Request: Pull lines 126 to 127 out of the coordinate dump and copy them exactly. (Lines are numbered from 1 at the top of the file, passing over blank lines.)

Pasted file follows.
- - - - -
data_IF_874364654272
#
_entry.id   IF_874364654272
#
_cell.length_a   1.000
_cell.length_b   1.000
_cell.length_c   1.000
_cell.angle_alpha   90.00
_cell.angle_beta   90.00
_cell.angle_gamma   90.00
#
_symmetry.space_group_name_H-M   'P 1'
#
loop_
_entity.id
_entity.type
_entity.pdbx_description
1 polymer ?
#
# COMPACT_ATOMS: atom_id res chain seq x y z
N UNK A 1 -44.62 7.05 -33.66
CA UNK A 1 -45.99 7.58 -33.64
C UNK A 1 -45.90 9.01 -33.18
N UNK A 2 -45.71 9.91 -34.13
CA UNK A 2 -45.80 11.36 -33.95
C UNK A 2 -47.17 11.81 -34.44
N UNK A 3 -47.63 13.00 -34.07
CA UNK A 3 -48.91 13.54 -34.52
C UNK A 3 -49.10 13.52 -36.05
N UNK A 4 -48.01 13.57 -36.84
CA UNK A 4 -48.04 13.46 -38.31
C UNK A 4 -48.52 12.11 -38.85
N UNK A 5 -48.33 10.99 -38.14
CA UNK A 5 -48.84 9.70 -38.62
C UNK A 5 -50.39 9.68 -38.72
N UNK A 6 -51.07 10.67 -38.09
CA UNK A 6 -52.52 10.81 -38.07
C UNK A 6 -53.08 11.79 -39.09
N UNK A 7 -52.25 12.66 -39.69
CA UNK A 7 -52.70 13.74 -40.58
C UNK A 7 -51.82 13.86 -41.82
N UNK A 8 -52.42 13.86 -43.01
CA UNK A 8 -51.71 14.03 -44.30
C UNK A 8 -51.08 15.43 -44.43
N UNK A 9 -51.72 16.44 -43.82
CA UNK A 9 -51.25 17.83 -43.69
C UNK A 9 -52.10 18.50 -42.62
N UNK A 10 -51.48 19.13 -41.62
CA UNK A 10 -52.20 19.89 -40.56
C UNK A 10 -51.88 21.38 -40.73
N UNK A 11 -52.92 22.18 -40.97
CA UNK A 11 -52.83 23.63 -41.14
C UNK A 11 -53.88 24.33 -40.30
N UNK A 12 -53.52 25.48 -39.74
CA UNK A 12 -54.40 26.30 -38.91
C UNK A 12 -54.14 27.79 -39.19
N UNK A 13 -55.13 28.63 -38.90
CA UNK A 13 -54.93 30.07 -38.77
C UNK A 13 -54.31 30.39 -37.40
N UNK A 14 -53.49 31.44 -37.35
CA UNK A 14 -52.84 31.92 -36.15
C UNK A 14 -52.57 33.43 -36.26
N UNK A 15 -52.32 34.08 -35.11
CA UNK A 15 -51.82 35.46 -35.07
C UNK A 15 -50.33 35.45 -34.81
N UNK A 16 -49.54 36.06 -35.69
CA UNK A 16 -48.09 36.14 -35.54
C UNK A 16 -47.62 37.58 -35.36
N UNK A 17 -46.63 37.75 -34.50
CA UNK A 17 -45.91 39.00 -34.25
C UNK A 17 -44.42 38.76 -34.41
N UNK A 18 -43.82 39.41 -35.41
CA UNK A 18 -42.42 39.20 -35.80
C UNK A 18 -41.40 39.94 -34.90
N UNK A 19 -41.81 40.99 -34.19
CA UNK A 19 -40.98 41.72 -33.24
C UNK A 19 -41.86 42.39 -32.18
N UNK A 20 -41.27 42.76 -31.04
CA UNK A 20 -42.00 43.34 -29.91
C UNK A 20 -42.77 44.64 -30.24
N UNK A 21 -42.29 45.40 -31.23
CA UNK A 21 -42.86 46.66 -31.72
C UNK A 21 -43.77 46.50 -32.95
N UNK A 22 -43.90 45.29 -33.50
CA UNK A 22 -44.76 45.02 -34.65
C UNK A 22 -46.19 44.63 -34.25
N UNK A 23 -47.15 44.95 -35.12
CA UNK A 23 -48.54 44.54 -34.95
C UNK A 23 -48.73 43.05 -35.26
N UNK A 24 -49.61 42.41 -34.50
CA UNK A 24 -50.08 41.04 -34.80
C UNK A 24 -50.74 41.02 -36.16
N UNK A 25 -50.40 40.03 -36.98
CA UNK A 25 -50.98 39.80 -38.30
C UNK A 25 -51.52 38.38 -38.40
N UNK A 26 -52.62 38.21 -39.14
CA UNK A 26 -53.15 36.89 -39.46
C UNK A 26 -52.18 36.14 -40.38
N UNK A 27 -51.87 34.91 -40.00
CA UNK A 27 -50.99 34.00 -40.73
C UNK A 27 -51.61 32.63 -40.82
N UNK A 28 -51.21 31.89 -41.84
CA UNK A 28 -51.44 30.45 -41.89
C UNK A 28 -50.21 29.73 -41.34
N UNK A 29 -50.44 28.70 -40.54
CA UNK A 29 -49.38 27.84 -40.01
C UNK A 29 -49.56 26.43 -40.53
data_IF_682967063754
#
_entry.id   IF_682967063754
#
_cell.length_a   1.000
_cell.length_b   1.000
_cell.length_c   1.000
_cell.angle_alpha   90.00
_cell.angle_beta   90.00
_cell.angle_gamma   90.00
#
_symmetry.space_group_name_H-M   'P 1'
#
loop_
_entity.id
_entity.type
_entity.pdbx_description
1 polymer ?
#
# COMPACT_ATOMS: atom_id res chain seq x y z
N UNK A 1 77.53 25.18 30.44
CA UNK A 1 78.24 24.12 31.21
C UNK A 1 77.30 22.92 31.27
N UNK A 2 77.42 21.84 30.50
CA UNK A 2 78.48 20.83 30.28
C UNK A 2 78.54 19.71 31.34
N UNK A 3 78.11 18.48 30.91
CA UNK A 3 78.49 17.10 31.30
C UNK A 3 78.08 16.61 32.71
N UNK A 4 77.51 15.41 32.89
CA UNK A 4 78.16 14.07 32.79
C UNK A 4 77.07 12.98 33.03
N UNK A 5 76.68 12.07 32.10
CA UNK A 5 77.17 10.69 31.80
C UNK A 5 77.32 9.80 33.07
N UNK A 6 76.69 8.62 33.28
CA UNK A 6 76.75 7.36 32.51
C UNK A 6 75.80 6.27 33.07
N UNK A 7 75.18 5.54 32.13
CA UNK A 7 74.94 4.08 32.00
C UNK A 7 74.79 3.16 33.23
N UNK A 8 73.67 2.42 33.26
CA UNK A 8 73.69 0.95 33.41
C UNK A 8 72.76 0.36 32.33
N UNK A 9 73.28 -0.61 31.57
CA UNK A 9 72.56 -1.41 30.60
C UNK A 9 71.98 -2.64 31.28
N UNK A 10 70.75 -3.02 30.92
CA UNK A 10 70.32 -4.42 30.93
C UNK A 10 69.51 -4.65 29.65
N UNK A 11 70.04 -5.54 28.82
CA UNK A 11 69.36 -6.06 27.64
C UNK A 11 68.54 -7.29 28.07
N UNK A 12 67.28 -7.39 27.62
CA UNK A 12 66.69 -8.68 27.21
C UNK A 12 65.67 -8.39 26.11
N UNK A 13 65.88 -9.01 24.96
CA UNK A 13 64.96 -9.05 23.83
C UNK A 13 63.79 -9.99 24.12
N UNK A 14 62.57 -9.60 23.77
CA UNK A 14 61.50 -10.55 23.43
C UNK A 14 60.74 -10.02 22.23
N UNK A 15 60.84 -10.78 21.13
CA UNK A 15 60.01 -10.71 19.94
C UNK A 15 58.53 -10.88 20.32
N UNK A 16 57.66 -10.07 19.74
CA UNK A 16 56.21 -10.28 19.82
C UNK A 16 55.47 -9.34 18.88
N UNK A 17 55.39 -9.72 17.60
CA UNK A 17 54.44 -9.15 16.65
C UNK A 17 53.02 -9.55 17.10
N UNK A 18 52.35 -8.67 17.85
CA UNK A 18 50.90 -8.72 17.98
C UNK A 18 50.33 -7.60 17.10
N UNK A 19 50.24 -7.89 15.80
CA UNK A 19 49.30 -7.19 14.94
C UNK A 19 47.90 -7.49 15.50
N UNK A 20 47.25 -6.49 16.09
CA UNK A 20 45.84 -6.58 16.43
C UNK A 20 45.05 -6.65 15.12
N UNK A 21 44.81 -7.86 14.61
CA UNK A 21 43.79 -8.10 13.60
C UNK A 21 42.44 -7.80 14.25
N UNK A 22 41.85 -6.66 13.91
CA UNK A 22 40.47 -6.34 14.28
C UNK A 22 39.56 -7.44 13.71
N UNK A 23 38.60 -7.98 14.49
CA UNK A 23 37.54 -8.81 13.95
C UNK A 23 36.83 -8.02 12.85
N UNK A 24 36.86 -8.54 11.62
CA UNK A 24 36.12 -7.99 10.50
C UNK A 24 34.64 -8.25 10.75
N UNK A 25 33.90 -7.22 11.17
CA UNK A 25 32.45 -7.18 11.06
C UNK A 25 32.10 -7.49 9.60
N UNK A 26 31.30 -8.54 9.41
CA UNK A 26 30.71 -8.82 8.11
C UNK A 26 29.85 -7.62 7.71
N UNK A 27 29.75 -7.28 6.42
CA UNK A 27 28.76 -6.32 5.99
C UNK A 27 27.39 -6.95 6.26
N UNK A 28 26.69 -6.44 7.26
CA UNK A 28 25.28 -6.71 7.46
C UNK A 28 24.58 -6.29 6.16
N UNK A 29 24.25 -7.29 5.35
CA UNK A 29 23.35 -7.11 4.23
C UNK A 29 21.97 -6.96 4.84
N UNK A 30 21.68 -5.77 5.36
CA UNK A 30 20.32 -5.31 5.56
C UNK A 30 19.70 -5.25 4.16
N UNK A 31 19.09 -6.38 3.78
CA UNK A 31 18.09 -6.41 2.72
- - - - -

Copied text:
#
# COMPACT_ATOMS: atom_id res chain seq x y z